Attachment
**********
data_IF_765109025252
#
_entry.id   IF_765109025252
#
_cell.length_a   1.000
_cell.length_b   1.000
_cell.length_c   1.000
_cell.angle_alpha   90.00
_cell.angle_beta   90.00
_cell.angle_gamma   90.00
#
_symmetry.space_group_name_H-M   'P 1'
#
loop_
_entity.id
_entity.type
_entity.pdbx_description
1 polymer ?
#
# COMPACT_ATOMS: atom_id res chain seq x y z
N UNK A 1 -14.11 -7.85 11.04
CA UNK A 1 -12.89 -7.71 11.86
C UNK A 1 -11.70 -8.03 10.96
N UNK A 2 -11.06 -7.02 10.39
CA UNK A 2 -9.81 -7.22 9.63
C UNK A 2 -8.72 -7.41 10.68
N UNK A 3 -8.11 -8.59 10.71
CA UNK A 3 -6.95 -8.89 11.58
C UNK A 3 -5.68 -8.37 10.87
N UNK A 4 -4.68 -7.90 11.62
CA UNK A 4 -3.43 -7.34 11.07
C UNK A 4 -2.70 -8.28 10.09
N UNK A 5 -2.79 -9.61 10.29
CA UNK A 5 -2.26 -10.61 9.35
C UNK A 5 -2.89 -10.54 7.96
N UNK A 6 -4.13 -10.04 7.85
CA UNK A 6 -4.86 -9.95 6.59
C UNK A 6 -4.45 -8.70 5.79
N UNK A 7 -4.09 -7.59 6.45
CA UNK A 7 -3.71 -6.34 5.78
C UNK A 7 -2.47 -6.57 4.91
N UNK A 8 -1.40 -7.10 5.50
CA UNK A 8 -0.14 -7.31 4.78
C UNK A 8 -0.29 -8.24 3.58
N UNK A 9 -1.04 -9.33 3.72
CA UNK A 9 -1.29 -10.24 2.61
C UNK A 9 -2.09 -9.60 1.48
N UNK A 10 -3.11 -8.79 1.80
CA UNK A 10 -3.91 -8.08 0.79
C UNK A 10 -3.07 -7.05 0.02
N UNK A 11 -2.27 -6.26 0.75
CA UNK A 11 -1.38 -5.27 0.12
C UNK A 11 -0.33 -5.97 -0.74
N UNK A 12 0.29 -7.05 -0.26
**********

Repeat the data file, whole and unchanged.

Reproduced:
data_IF_765109025252
#
_entry.id   IF_765109025252
#
_cell.length_a   1.000
_cell.length_b   1.000
_cell.length_c   1.000
_cell.angle_alpha   90.00
_cell.angle_beta   90.00
_cell.angle_gamma   90.00
#
_symmetry.space_group_name_H-M   'P 1'
#
loop_
_entity.id
_entity.type
_entity.pdbx_description
1 polymer ?
#
# COMPACT_ATOMS: atom_id res chain seq x y z
N UNK A 1 -14.11 -7.85 11.04
CA UNK A 1 -12.89 -7.71 11.86
C UNK A 1 -11.70 -8.03 10.96
N UNK A 2 -11.06 -7.02 10.39
CA UNK A 2 -9.81 -7.22 9.63
C UNK A 2 -8.72 -7.41 10.68
N UNK A 3 -8.11 -8.59 10.71
CA UNK A 3 -6.95 -8.89 11.58
C UNK A 3 -5.68 -8.37 10.87
N UNK A 4 -4.68 -7.90 11.62
CA UNK A 4 -3.43 -7.34 11.07
C UNK A 4 -2.70 -8.28 10.09
N UNK A 5 -2.79 -9.61 10.29
CA UNK A 5 -2.26 -10.61 9.35
C UNK A 5 -2.89 -10.54 7.96
N UNK A 6 -4.13 -10.04 7.85
CA UNK A 6 -4.86 -9.95 6.59
C UNK A 6 -4.45 -8.70 5.79
N UNK A 7 -4.09 -7.59 6.45
CA UNK A 7 -3.71 -6.34 5.78
C UNK A 7 -2.47 -6.57 4.91
N UNK A 8 -1.40 -7.10 5.50
CA UNK A 8 -0.14 -7.31 4.78
C UNK A 8 -0.29 -8.24 3.58
N UNK A 9 -1.04 -9.33 3.72
CA UNK A 9 -1.29 -10.24 2.61
C UNK A 9 -2.09 -9.60 1.48
N UNK A 10 -3.11 -8.79 1.80
CA UNK A 10 -3.91 -8.08 0.79
C UNK A 10 -3.07 -7.05 0.02
N UNK A 11 -2.27 -6.26 0.75
CA UNK A 11 -1.38 -5.27 0.12
C UNK A 11 -0.33 -5.97 -0.74
N UNK A 12 0.29 -7.05 -0.26